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Making future buildings safer

12 December, 2011

The capacity to realistically test the integrity of new materials and structures such as buildings, bridges and even airframes has been boosted thanks to a new Smart Structures Laboratory at Swinburne University of Technology.

The laboratory houses Australia’s first hybrid testing facility (HTF), state-of-the-art technology which integrates what is happening to a physical model being stress-tested with a virtual model of the whole structure in which it would be a component.

This allows researchers to build real-time profiles of the complex structural relationships that determine a building’s capacity to withstand extreme forces.

The new laboratory’s director Professor Riadh Al-Mahaidi, an international leader in the field of bridge engineering, said the technology would open up the way for the next generation of construction materials to be thoroughly tested and provide industry and consumers with the necessary level of confidence in performance and safety.

The other team members assembled to run the facility have been drawn from key fields of expertise: Professor John Wilson, earthquake engineering, Professor Emad Gad, structural engineering, and Professor Jay Sanjayan, geopolymers.

Professor Sanjayan will be using the HTF to demonstrate to industry advances in geopolymers, which are manufactured from industrial wastes such as fly ash, slag and waste glass, and their potential as an alternative to cement.

"Conventional cement has been around for over 100 years, so there is a natural hesitation to use something new," he said. "This facility will help us demonstrate geopolymers are not only better environmentally, but also have improved structural properties."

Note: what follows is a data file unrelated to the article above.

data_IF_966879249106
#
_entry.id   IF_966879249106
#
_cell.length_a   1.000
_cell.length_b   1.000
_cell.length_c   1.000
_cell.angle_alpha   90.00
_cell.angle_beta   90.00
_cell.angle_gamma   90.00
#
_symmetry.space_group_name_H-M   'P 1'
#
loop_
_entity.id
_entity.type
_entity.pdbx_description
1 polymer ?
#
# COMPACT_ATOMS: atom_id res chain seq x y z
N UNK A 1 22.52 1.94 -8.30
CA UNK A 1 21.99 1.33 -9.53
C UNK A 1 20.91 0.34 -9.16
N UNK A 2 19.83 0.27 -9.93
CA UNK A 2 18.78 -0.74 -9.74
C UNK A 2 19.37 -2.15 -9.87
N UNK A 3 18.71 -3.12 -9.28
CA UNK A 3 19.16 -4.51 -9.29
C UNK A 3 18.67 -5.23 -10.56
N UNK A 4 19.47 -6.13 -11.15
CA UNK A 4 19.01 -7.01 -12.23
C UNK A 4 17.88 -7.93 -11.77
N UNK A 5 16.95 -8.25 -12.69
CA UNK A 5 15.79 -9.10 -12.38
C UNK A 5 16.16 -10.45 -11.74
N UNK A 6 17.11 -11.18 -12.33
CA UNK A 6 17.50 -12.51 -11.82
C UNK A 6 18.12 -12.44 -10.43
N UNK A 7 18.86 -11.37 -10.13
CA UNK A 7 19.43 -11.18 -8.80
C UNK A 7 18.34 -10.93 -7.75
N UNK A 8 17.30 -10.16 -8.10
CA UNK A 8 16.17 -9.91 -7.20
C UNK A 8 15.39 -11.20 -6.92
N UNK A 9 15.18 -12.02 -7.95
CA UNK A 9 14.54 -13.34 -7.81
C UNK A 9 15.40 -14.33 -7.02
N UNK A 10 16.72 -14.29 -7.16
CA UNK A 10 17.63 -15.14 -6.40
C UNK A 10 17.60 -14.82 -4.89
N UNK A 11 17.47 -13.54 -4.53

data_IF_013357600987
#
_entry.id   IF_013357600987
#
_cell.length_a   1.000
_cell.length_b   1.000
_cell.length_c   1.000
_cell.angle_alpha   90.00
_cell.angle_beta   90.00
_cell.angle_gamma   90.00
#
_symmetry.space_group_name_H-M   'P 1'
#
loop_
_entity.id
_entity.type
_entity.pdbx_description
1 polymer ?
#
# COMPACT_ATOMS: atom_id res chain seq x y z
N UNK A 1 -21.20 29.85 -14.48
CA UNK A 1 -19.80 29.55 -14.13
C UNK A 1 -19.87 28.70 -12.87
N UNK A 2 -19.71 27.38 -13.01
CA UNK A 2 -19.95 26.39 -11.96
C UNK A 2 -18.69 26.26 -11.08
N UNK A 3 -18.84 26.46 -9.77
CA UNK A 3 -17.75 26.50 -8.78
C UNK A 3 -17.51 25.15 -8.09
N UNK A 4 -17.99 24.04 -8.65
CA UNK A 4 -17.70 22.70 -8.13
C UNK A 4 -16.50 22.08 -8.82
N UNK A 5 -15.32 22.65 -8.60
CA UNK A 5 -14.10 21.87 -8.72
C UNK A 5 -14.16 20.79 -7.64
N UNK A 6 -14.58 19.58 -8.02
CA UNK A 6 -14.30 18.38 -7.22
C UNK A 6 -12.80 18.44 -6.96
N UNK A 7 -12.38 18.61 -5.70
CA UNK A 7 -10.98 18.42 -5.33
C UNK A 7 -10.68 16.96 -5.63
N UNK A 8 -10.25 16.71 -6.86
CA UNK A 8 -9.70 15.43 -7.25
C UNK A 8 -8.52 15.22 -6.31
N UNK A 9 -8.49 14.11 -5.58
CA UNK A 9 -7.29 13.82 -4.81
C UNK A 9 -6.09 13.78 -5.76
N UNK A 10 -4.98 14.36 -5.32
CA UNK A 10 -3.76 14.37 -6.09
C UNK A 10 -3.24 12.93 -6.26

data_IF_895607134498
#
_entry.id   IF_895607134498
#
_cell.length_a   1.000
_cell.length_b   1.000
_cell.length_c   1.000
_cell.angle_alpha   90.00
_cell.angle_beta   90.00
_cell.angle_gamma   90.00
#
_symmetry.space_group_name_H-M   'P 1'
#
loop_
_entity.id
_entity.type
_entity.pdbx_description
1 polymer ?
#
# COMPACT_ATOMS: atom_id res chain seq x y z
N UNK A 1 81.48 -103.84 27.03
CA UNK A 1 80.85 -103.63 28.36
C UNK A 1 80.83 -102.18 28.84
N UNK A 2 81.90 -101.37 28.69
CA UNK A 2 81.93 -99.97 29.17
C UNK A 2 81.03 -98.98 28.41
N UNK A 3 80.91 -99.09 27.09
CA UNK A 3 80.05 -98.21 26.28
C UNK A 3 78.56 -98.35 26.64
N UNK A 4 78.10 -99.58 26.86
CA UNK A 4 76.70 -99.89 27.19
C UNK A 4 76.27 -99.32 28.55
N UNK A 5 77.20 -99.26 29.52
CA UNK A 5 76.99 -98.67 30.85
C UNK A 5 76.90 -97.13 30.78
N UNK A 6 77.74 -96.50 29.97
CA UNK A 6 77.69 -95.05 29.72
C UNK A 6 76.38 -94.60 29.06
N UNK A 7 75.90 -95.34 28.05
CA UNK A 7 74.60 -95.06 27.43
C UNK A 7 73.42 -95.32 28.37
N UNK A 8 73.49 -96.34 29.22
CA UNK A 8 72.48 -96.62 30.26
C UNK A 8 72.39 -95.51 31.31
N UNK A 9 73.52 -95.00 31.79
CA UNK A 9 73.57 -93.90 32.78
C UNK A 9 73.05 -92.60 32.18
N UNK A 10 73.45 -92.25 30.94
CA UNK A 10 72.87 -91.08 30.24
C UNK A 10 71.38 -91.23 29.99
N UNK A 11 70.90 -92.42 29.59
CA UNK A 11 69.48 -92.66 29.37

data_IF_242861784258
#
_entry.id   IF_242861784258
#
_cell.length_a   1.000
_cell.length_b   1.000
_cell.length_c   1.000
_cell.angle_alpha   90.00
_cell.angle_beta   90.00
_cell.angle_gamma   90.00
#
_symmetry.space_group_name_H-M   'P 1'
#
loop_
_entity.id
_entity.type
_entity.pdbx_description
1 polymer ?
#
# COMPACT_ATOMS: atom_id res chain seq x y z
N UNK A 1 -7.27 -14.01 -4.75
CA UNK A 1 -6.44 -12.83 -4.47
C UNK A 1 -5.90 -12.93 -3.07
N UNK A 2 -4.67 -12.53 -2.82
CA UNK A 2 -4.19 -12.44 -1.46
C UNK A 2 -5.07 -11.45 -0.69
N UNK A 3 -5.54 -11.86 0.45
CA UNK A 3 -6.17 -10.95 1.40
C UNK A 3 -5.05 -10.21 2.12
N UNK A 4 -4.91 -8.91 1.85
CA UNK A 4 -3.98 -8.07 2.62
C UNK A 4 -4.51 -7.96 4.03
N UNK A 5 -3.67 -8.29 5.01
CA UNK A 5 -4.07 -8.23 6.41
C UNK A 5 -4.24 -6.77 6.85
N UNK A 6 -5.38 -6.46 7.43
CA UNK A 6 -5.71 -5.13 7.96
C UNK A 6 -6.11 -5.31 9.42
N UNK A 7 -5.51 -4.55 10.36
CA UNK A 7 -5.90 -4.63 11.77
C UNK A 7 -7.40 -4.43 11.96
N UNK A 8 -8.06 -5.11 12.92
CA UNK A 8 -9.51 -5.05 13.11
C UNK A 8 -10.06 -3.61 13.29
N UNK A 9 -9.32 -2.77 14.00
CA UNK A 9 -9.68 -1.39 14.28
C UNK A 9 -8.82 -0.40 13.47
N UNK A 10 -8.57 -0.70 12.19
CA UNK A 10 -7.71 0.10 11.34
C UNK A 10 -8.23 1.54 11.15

According to Professor Sanjayan conventional cement can explode when subjected to the heat of an intense fire. "Geopolymers have high fire resistance and can be a superior product overall. We expect the new facility to be able to steer geopolymers into commercial use within five years."

Professor Wilson intends to use the laboratory to push the boundaries of knowledge on "building drift" in an earthquake.
"We know a lot about gravity load, which ultimately causes a building to collapse, and about the lateral strength needed to accommodate wind pressure and ground shake; but an area needing more research is ‘building drift’," he said.

"If a building drifts too far (through earth movement), gravity load takes over...but how far is too far?"

Professor Wilson is keen to explore this issue of "drift" in building systems, especially integral systems such as lift shafts.

"A lift shaft is not just for vertical people transport. it forms the spine for the building’s lateral construction. So knowing how far lift shafts can drift before they cause the building to collapse is a key question," Professor Wilson said. 

The research closer to home is that of Professor Emad Gad, whose area of speciality is residential structures. Through his research the HTF will play a crucial role in the evolution of new housing materials and building systems needed to develop more affordable and more environmentally attuned dwellings.

"The tests we undertake will help establish new approaches to housing by testing and calibrating the new materials and construction methods that will influence design, functionality and affordability," he said.

"So as community pressure grows for more affordable and more environmental housing, the HTF will speed up the R&D needed to achieve these goals."

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Burak Dincel | Friday, December 30, 2011, 8:23 AM
The structural system described in your article has already been tested by university of technology Sydney. This system already in use by Australian Eastern cost builders.please refer